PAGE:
Most of us hate the idea of ‘visiting the funeral home.’  The idea of death and its finality brings discomfort.  In this particular case Mom and Dad are both alive and we were there for selfish reasons – not wanting a wedding interrupted by death.  Yet, as I write this, it was the smartest decision we ever made (more on that later).

There is nothing INEXPENSIVE  about the simplest of funerals.  The entire “funeral experience” has changed.  It used to be 30% of the deceased were cremated and 70% buried.  Today it’s the opposite, The average cremation costs in Miami are $2000.  Then you need an ash container (beginning at $100.).  Caskets range from $3000 up and add to that the burial plot, the actual burial and the memorial service  . . . bare bones cost is about $6000.00.   And then there’s the celebration of life . . . shiva  . . . wake . . . which, arguably is the most important part of this process.

The first decision is the manner of ‘the goodbye’ – cremation or a burial?  This brings me to insurance policies for burials.  There are policies that cost from $50.00 to $100.00 a month which will pay out enough to cover the cost of  the funeral and burial.  It’s all a question of how much you want to pay.  I know many of us on Key Biscayne think we have the money to bury a loved one but do you really have $7,000 to $15,000 sitting around for a burial?

Once that decision is made, it’s time for the legalities.  Each state is different but all require notarized signatures.  An example – although I am my Mother’s Power of Attorney (POA) for everything, my father had to sign the document allowing her cremation.  However, Dad is not the person who signs for his own cremation — that was my brother and me as mother is non compos mentis (not of right mind).

Lastly, the choice of the receptacle or casket – another big financial hit – or not, depending on what you choose.   Today, many funeral homes offer rental caskets (a variety of pricing) for the memorial/viewing or church service of the family member who will be cremated.  A new trend is  “cremation viewing”  . . . in other words you can watch your loved one enter the cremator. 

My brother and I went through this entire experience together.  My advice — do not do this alone — no matter how lovely the people at the home there is an emotional toll.  Having another person with you is calming. 

We now have everything in place so when “it” happens we will not be making decisions with heavy hearts or guilty minds.  And,  the icing on the cake – my Father asked me what arrangements we had made. I  asked him if he wanted to hear what we had in mind and he said yes.  I told him that he and Mom will be cremated and after both have died (and I used that word) we were flying their ashes to Ft. Worth, Texas (Dad’s a Texas boy).  There we will do a memorial service at their church and a party at Riviera Country Club.  Dad loved the idea!   Rites and Rights – done! 

THE BEGINNING OF THE END, HOSPICE CARE

Well, the call finally came, “Ms. Reaves, we’d like to re-evaluate your Mother.  She has lost more of her core function and we think she might be a candidate for Hospice care.”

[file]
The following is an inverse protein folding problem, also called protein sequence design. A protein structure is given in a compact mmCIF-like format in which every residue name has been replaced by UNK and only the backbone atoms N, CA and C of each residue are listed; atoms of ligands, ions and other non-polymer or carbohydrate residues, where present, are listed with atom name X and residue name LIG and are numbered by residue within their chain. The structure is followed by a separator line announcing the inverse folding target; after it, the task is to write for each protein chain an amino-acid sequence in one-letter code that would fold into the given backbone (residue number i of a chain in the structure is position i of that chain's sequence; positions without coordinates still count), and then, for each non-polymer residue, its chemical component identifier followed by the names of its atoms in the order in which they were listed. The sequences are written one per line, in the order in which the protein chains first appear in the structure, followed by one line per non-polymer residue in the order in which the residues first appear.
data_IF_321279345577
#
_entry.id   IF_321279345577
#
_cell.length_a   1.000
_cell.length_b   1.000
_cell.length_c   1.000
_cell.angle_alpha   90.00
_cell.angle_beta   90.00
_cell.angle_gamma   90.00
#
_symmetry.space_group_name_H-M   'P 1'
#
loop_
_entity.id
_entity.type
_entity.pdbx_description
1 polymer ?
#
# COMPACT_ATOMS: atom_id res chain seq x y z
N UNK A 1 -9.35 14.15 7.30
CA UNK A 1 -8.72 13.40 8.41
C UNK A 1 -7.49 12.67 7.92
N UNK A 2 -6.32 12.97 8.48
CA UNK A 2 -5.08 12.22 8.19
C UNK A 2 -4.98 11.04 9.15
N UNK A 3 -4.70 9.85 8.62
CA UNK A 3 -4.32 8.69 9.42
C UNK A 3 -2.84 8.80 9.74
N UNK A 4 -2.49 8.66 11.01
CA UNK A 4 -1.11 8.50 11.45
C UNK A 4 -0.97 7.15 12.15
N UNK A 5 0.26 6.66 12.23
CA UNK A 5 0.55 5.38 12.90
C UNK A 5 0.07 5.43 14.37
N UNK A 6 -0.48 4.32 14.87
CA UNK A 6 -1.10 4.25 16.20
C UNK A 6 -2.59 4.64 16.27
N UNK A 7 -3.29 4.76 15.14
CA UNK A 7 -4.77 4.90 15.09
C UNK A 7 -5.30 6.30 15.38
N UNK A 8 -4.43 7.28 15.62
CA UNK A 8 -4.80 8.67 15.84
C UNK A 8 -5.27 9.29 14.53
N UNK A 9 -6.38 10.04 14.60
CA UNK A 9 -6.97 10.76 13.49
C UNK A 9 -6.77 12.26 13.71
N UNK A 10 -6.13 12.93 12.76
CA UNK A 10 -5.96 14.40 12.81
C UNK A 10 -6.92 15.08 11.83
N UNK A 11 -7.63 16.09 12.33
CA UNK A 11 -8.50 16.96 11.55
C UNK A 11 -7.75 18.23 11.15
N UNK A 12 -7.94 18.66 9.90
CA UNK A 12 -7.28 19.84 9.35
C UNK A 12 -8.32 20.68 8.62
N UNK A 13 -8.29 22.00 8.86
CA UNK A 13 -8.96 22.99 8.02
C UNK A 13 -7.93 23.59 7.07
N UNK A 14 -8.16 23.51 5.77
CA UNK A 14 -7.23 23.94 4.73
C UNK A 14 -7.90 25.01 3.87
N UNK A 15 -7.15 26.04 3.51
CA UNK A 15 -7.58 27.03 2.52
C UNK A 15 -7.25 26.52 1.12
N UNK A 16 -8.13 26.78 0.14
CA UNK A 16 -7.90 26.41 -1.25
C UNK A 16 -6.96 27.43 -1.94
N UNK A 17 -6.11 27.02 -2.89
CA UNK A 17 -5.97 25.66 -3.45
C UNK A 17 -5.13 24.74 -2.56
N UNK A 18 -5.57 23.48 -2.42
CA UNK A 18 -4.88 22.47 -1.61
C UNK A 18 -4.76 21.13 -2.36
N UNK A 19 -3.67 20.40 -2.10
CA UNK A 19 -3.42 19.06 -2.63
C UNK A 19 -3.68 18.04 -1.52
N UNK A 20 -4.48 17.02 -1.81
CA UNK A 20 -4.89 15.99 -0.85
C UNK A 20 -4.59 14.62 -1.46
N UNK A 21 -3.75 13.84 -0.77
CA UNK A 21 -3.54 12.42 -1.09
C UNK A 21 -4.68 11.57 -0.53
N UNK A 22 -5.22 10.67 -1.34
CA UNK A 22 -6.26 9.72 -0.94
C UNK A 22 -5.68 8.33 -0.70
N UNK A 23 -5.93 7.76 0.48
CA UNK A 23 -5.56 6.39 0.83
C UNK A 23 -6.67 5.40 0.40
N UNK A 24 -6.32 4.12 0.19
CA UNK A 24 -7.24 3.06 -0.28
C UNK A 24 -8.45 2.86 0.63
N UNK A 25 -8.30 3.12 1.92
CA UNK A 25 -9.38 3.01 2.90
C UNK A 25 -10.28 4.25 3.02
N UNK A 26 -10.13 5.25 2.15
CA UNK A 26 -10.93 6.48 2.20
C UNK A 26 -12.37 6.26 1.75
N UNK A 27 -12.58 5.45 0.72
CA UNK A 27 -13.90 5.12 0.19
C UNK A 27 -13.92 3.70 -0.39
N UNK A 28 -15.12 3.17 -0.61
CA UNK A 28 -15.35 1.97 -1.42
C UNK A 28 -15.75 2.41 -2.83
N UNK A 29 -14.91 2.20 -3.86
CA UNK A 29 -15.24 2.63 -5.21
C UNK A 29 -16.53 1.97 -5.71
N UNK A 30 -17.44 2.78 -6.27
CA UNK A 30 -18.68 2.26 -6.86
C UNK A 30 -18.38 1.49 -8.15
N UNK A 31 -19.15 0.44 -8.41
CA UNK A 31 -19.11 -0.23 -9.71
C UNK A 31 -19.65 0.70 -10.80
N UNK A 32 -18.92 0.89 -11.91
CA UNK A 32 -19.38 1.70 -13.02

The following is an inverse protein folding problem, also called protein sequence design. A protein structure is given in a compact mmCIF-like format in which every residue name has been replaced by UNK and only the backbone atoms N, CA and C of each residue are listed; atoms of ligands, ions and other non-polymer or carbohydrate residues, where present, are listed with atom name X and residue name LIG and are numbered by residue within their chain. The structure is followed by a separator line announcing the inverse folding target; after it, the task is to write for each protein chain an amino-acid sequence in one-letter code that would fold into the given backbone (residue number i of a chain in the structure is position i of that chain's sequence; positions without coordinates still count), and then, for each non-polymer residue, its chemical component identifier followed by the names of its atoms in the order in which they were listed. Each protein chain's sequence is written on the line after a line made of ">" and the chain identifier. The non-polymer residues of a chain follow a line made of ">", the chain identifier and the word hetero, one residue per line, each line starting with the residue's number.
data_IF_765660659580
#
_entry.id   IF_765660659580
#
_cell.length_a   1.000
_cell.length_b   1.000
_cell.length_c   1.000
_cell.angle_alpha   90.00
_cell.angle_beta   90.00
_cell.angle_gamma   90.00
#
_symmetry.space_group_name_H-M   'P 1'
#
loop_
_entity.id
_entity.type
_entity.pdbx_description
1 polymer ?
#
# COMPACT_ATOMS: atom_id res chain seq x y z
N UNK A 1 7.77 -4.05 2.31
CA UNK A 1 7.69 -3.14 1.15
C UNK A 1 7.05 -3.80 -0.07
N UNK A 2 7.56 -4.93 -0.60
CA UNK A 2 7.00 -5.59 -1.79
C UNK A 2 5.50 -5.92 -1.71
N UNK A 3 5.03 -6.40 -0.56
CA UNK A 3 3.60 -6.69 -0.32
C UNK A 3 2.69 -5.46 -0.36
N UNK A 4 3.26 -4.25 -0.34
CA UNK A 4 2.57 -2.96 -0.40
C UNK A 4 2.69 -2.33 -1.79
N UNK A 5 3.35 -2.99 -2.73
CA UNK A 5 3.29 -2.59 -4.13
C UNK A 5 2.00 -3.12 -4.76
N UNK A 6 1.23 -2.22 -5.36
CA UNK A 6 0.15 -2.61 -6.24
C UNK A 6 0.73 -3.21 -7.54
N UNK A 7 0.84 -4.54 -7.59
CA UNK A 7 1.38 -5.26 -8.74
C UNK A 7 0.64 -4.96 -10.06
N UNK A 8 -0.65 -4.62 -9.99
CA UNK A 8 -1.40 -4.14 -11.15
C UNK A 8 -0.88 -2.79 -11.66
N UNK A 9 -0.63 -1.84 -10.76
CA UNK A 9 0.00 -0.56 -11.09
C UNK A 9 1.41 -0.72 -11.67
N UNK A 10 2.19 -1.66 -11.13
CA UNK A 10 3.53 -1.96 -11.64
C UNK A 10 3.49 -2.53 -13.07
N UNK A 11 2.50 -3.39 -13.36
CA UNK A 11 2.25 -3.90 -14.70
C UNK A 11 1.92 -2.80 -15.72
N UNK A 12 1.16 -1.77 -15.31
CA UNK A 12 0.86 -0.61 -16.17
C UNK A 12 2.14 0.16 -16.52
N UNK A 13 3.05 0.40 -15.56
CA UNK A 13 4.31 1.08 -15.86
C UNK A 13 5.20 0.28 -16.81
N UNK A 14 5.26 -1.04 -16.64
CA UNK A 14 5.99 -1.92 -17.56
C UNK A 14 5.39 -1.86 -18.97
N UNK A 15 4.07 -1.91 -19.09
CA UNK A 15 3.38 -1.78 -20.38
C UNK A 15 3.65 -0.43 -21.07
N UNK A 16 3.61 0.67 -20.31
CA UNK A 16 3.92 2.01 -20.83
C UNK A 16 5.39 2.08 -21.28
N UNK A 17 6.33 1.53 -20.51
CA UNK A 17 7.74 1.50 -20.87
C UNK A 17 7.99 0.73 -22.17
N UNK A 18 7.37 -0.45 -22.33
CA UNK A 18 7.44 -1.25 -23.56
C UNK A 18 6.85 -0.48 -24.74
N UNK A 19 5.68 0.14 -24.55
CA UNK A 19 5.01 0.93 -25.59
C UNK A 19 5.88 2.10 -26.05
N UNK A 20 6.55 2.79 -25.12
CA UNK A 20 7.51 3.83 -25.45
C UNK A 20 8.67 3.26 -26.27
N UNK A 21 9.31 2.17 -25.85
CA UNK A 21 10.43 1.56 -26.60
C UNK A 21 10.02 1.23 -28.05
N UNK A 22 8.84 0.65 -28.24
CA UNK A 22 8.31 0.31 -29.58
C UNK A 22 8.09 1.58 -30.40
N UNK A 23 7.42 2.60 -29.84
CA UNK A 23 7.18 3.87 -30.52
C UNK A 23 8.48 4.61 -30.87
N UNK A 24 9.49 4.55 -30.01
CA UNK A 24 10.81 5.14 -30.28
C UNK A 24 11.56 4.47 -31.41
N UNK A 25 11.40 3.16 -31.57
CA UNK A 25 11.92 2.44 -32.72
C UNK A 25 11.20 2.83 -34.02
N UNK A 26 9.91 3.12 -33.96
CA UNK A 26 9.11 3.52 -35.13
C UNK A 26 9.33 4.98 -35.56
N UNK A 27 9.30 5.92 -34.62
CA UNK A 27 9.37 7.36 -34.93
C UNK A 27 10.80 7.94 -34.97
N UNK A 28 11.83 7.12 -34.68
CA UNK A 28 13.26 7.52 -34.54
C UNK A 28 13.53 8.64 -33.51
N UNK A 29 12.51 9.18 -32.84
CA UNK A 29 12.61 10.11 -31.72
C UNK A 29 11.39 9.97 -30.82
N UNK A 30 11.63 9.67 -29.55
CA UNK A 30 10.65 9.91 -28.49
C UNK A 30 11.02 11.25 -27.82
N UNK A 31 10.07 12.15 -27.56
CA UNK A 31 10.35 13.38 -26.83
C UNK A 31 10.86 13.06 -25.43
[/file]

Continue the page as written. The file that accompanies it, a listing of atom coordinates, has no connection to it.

Here’s the thing, dear reader,  I thought Mom was already a candidate for hospice but she wasn’t’ approved the first time she was evaluated.  Now, she is approved and I realize — this could be the end.  My emotions are mixed.  I’m sad one minute then remember her non-existent quality of life and I know it’s appropriate and its time.

The wonderful thing about Hospice care is that the focus is the patient.  The goal is to keep her or him as comfortable as possible.  This means that besides the care Mom is already receiving there will be someone there two to three times a week to make certain she has no pain and is comfortable.

What is Hospice?  I had to ask myself that question and found several definitions.  First, it is a type of care and philosophy that focuses on the palliation of a chronically ill, terminally ill or seriously ill patient’s pain and symptoms, as well as attending to their emotional and spiritual needs.   OK – so what is palliation?  Palliation is a service that makes you feel better even though it can’t cure you.

The term “Hospice” comes from the 11th century where hospitals had an area that  was “hospitality for the sick, wounded or dying”.  In today’s medical and insurance world, it is palliative care for the incurably ill, either in a medical facility, nursing home or at home.  Medicare covers it therefore if you’re a US Citizen or Green Card holder you are eligible.

To qualify for Hospice the patient is evaluated by a doctor or nurse practitioner and he prognosis must be that the person is terminally ill and has less than six months to live.  The truth is many hospice patients live longer than six months at which time they are re-evaluated.  If placed in Hospice again, the six months starts over.

In today’s medical world, (and we know I’m a bit cynical) there is both Hospice care and Palliative care.  Hospice is covered by Medicare, Palliative care is not.  It is often covered by insurance (if you have a PPO) or you can pay out of pocket.  In both cases, the patient is going to die in the “short term” — but it might be more than six months.

This is VERY IMPORTANT:  once your family member goes into Hospice or Palliative Care it means that there are NO MORE CURES. The caretakers want the patient pain free, and supported both emotionally and mentally.

If your parent or grandparent is in an Assisted Living Facility and begins a decline, the Facility prefers them to be in Hospice or Palliative Care.  This means your family member will be receiving more attention but that also means their regular doctor is not in charge anymore.  It’s also a signal that death is not far away – a sobering moment for you and your loved one.